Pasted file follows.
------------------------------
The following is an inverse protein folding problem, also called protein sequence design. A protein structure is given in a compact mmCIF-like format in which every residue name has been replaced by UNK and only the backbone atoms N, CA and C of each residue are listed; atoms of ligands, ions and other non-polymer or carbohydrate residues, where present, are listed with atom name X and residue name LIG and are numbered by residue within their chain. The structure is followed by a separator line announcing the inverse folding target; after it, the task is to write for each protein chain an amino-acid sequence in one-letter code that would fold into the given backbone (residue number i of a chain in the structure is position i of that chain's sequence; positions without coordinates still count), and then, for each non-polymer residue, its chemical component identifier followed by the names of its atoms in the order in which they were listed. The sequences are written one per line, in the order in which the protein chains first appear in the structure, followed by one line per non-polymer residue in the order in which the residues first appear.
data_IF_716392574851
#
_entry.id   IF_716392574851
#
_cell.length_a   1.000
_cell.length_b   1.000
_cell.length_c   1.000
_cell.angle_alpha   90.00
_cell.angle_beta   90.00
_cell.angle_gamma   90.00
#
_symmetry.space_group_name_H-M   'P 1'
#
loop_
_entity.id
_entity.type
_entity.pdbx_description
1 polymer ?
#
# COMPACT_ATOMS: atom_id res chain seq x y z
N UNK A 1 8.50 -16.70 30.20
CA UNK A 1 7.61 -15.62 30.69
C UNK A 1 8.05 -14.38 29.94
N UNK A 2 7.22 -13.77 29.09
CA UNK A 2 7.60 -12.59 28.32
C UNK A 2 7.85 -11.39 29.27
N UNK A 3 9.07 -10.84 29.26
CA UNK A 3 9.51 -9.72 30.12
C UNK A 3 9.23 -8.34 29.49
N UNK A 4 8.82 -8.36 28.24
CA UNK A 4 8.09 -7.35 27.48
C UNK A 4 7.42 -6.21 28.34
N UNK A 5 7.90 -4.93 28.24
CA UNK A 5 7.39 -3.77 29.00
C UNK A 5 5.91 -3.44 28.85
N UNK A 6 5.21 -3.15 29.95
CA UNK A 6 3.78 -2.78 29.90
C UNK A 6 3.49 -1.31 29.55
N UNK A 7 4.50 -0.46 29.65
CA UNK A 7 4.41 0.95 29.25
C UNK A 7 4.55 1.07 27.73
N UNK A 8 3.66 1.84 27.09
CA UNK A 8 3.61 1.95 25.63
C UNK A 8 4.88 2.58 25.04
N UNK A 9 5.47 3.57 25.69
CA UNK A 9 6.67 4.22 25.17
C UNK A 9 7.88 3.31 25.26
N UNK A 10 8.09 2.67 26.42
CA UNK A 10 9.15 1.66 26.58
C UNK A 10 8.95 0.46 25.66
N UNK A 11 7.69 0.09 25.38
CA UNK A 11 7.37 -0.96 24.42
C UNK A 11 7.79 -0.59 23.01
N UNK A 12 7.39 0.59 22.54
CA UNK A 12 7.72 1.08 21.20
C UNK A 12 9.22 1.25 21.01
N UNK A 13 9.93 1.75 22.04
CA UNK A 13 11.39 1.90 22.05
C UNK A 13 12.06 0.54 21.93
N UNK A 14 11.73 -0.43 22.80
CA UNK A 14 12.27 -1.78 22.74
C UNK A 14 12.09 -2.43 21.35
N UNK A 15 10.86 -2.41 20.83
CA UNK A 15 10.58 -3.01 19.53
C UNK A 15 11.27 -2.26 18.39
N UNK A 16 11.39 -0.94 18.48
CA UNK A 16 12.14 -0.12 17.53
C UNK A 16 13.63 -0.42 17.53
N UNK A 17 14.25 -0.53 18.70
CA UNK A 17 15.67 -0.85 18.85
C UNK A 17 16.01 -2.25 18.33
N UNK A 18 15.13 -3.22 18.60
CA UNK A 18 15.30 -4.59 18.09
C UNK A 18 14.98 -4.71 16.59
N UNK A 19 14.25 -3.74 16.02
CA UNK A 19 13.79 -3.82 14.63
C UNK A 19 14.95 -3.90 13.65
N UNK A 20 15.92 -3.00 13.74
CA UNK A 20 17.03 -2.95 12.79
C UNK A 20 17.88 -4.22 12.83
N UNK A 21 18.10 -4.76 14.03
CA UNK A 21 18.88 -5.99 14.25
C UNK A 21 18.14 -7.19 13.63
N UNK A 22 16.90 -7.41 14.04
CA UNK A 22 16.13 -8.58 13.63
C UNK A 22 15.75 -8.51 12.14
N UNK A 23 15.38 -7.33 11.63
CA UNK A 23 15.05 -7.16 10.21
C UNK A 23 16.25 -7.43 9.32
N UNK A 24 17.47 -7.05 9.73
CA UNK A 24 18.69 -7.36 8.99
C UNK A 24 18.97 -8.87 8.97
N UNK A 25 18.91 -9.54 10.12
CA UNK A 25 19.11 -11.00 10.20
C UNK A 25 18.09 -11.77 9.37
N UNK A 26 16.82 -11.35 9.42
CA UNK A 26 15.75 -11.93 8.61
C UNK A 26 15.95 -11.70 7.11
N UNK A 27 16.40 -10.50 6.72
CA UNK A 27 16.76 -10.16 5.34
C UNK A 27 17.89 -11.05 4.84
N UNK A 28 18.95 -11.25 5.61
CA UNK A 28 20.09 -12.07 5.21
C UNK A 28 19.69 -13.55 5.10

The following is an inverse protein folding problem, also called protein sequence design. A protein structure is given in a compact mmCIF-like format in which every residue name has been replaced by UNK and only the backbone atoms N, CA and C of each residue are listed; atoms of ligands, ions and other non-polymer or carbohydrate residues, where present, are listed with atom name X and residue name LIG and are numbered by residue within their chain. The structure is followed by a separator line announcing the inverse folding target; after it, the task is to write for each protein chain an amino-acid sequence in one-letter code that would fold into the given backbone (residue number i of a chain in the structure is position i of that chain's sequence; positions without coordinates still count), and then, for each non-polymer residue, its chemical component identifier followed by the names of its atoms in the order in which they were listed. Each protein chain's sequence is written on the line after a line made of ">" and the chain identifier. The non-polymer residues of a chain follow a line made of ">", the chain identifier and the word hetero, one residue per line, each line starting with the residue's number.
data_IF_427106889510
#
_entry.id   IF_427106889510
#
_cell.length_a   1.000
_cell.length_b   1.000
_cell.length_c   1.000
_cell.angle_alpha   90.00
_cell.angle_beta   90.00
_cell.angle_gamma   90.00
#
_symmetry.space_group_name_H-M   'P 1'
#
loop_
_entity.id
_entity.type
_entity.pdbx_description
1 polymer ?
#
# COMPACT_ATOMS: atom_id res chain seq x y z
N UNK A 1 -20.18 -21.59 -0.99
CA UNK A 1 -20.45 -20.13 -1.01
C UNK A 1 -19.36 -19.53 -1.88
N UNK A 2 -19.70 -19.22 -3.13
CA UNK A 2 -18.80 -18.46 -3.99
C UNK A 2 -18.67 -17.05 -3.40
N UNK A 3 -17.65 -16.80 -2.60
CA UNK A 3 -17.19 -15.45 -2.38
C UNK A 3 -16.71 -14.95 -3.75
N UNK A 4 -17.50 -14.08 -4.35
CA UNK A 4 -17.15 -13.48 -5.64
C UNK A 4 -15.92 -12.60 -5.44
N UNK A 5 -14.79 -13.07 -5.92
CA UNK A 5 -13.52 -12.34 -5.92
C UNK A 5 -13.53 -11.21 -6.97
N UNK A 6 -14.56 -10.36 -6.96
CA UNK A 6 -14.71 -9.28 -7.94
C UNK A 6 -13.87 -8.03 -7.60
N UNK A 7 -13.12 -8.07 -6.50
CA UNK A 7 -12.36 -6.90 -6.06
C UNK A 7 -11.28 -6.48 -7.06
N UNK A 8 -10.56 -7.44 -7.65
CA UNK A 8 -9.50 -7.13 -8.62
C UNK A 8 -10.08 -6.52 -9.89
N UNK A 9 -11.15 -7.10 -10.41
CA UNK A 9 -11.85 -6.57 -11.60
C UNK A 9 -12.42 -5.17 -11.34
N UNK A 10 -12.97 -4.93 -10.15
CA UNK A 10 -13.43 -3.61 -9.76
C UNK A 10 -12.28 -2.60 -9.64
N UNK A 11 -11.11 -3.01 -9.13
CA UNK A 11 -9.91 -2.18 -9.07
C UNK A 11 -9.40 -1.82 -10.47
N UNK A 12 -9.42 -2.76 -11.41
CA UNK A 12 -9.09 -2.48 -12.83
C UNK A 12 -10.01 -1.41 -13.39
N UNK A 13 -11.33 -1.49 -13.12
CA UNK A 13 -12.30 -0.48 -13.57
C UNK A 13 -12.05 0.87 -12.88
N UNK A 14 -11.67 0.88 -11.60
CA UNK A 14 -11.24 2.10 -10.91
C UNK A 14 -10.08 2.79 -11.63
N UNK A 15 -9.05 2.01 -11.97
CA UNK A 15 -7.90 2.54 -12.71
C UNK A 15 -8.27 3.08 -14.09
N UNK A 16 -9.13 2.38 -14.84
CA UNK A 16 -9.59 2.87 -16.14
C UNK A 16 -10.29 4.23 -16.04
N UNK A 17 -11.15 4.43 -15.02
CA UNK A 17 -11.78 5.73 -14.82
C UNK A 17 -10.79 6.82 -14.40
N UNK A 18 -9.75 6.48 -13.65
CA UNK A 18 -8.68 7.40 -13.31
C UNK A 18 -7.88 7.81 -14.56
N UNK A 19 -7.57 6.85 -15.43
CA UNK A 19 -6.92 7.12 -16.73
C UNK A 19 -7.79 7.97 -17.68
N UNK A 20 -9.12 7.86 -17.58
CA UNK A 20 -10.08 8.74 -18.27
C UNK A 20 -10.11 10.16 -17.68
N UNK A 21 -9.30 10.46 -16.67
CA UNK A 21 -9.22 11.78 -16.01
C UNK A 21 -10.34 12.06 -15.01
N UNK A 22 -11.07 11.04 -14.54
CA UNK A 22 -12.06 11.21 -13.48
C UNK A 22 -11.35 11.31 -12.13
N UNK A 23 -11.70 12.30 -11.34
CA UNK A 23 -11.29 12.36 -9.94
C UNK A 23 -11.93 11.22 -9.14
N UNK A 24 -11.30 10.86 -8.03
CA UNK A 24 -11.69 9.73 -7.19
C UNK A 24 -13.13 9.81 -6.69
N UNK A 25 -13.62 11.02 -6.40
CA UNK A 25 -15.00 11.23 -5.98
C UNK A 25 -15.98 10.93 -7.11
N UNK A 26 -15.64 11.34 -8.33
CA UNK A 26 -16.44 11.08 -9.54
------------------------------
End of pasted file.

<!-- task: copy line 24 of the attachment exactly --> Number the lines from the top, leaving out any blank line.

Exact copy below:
C UNK A 1 8.05 -14.38 29.94